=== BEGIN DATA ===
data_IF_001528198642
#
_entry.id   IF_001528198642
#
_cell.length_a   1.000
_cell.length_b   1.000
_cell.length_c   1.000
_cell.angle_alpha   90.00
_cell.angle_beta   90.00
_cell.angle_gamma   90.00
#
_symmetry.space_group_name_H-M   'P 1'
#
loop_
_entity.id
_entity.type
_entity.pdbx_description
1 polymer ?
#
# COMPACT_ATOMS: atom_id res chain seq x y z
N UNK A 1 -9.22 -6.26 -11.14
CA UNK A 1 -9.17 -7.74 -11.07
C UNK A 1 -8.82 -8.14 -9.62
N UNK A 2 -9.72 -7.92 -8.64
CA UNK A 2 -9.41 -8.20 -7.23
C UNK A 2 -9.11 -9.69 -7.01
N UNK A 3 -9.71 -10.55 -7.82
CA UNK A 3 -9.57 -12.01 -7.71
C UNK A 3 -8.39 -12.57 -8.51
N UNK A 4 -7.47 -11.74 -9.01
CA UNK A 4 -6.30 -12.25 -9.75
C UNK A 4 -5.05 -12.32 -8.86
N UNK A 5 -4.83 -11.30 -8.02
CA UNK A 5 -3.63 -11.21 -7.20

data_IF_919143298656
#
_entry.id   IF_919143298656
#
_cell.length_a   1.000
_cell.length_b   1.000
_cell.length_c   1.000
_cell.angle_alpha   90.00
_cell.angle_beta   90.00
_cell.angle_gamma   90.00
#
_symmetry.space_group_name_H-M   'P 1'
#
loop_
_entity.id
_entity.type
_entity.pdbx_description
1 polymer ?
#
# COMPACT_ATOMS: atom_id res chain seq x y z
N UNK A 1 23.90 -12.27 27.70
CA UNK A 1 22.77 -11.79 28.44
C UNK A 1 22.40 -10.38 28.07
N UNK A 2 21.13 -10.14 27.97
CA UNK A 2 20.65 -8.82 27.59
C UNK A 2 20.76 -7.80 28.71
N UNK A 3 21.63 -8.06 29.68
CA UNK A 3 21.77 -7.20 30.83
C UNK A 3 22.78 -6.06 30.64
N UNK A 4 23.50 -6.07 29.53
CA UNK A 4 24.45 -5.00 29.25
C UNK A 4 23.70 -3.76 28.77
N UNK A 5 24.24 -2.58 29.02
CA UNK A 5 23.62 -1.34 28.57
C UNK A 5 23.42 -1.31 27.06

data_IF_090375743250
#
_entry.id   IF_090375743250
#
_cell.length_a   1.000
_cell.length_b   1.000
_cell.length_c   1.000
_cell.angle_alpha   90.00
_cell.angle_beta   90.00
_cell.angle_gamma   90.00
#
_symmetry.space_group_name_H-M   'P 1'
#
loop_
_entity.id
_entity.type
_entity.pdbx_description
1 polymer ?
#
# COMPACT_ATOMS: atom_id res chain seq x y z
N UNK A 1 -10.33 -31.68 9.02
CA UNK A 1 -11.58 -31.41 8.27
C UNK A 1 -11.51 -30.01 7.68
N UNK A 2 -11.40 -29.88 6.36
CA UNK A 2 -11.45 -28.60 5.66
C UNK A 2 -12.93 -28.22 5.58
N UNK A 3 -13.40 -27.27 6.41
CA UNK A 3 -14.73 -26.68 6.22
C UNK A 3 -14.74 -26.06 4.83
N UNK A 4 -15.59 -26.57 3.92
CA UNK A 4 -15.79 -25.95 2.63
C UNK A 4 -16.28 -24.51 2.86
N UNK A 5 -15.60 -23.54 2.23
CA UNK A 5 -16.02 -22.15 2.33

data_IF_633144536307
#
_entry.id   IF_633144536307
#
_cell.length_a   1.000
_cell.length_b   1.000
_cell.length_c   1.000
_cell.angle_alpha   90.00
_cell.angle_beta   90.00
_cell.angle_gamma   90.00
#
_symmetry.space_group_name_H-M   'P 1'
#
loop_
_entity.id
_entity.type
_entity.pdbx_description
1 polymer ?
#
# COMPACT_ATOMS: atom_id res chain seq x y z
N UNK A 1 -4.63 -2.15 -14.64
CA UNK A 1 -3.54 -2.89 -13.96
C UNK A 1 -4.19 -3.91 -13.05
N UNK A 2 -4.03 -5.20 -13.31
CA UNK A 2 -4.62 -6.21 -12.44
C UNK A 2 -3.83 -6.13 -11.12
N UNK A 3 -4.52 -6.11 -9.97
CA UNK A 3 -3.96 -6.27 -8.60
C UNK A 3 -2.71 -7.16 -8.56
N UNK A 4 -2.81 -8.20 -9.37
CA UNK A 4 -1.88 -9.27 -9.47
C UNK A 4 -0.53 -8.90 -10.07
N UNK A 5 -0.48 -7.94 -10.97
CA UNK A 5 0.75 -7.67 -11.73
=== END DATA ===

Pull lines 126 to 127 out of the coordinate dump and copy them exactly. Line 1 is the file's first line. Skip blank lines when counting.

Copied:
C UNK A 1 -4.19 -3.91 -13.05
N UNK A 2 -4.03 -5.20 -13.31